Rating:*** 1/2 Low-budget movie about twenty something L.A. actor types on the prowl. Starring Jon Favreau and Vince Vaughn. Written and co- produced by Favreau. Directed by Doug Liman. Rated R, opening Friday in the Amherst Theater.
"Swingers," they say, is a great date movie. For those unfamiliar with "the date movie" as a cinematic genre (like, say, the thriller, western or film noir), it's more an audience aid than a movie genre. It goes like this: You and your honey (or would-be honey) watch the movie. You laugh. Maybe you hold hands, maybe you don't. You don't neck but you try to convey the desire nevertheless.
Later, at dinner, you talk about the entertaining low-budget movie and how cool you both feel for having seen it and liked it. You talk about what colossal jerks the would-be Sinatras in the movie are -- with their revived 1962 ideas about how testosterone ought to behave. You both agree on the primacy of feelings in the world. At the same time, you both convey that having fun is a very solid No. 2.
You are preparing the way for further intimacies -- or "scoring," as it is sometimes called in traditional sports-derived male vocabulary.
If all tests are passed ("Oh, yes, let's definitely hear Tori Amos again"), shots have been authenticated and precautions taken, the guy gets what he wants. The girl gets what she wants, too, while, at the same time, not feeling used by the guy. The only thing left to decide is whether you can agree on how you want your eggs in the morning -- scrambled, over easy, soft-boiled, poached, shirred. (If you're into poached and shirred, your idea of a "date movie" is probably "Big Night," despite the scrambled eggs in the final scene.)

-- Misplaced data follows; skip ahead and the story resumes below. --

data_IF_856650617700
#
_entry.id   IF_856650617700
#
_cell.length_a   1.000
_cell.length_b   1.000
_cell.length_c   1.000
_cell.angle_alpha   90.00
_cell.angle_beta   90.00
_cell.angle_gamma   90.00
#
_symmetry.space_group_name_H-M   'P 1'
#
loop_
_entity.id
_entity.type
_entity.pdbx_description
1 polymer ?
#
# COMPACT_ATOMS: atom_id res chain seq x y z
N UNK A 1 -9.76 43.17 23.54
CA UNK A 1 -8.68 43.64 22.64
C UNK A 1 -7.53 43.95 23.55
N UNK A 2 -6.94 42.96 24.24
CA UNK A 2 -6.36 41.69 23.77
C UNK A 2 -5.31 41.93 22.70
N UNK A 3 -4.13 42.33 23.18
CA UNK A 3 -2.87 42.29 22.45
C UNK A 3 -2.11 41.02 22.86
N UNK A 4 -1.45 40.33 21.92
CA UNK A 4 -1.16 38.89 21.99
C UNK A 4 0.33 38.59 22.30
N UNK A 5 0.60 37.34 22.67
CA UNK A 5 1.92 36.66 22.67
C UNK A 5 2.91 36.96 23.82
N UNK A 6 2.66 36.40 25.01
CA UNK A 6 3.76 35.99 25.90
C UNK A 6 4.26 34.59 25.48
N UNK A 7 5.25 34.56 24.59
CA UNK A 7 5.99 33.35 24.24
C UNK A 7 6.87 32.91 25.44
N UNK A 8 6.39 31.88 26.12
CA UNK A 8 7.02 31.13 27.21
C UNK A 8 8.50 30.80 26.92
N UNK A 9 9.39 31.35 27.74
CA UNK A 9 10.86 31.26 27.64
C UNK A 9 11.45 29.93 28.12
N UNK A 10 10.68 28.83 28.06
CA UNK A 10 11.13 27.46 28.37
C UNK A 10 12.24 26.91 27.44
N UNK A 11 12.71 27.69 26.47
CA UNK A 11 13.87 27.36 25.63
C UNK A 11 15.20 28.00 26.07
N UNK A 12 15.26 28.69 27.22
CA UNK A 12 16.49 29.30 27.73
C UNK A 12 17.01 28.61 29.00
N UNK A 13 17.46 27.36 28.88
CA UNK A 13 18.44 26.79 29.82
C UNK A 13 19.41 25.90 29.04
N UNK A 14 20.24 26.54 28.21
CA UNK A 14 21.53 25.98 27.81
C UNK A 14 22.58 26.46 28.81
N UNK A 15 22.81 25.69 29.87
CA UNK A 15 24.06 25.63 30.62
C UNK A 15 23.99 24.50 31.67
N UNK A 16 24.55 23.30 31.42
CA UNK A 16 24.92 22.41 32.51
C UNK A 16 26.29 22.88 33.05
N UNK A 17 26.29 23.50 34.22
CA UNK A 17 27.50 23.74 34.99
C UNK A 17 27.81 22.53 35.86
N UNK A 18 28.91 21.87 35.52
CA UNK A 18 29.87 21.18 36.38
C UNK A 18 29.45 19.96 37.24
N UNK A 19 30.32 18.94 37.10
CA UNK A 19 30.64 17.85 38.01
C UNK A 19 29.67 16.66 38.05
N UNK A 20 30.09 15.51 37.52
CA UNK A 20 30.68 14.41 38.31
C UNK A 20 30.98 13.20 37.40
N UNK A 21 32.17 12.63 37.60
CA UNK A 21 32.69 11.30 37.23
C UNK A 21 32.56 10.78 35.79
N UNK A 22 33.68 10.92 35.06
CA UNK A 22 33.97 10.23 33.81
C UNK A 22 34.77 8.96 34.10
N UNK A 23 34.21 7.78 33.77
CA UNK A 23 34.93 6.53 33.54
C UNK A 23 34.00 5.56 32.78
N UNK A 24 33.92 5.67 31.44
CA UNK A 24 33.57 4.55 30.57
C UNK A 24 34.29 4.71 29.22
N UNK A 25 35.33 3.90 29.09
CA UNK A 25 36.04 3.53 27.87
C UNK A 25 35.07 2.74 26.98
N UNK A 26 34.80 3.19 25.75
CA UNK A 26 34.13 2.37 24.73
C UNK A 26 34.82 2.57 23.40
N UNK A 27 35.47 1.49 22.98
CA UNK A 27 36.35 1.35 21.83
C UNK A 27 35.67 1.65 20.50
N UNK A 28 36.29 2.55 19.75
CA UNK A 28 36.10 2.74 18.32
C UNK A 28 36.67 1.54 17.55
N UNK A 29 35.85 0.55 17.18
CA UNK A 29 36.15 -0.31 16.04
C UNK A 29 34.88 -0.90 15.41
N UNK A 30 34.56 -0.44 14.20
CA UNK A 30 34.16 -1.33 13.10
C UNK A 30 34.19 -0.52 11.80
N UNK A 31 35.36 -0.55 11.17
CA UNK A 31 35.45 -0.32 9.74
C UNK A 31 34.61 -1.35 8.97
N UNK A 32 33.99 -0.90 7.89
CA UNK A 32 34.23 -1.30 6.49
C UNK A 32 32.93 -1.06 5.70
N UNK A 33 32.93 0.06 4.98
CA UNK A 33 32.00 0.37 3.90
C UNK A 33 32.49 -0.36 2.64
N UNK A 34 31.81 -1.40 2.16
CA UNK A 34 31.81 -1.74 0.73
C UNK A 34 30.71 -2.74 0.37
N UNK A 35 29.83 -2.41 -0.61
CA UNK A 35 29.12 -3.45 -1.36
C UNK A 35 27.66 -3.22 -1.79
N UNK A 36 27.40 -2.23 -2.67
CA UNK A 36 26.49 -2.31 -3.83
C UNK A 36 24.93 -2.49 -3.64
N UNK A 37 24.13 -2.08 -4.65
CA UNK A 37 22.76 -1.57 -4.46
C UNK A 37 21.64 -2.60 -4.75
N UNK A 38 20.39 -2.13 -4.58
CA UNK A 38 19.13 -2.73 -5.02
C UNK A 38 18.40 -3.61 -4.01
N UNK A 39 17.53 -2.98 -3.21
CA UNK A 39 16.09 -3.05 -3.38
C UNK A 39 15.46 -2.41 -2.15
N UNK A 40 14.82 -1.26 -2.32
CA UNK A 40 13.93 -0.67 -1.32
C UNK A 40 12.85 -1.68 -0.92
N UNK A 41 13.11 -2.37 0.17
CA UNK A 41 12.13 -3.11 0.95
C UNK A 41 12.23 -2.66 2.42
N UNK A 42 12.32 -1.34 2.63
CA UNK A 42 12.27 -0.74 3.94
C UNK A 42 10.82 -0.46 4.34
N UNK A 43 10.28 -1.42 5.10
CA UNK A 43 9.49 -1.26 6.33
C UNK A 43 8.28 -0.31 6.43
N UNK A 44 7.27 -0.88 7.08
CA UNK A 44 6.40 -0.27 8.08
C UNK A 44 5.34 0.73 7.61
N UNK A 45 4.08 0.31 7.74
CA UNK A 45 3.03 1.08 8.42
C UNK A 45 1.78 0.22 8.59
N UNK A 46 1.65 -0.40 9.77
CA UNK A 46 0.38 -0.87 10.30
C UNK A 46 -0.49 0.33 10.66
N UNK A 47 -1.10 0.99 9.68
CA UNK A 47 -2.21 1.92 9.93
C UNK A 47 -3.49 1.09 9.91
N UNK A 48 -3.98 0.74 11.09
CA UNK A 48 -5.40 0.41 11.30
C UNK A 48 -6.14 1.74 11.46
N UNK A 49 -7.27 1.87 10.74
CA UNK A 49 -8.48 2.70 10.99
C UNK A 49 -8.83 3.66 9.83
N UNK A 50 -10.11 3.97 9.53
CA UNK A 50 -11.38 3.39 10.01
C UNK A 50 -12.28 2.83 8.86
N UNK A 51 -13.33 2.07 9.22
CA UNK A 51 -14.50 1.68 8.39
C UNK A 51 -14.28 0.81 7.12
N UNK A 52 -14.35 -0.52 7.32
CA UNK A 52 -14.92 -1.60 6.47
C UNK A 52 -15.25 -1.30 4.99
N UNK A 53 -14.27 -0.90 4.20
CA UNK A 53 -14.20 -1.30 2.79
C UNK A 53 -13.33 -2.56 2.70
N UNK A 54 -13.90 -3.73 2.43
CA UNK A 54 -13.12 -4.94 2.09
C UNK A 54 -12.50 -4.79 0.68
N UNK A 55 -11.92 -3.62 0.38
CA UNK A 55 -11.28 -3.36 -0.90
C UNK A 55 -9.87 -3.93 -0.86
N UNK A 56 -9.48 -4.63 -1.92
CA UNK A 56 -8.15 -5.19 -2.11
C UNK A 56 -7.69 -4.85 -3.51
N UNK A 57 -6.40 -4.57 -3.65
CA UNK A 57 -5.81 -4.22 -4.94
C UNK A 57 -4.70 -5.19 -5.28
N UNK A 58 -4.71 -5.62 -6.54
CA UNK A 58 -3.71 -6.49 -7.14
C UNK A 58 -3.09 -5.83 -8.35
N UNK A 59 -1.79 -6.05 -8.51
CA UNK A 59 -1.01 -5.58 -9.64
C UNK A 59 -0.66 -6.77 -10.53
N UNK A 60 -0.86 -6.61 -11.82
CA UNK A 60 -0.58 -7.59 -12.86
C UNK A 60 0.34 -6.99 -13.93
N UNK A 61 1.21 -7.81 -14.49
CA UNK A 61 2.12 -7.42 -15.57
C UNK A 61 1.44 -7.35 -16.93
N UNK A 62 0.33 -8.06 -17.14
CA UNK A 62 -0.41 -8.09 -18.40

Hollywood strikes again.
If you think I'm going to say dire things about any movie that can prove to be useful in the often-strained interchanges between modern man and modern woman, you're crazy. On the other hand, if you think I'm going to subscribe to the critical notion that "Swingers" is a fresh new low-budget comedy opening up fresh directions in modern American movies, you're even crazier.
It's an enjoyable trifle, for sure. A bunch of out-of-work L.A. actors got together and made a movie about a bunch of out-of-work L.A. actors who sit around waiting to get . . . uh, to score. If it seems as if Miramax brings out a movie like this every month ("The Pallbearer," anyone? "Beautiful Girls"?), you're not mistaken. I have no idea why the little independent studio of Woody Allen and "Microcosmos" wants to set itself up in the testosterone and callousness protection racket, although I have no doubt that in the nostalgia glands of the Weinstein Brothers, Harvey and Bob, what you see at your local Cinema Paradiso all connects up somehow to how you and the guys used to B.S. over beers and get . . . uh, score.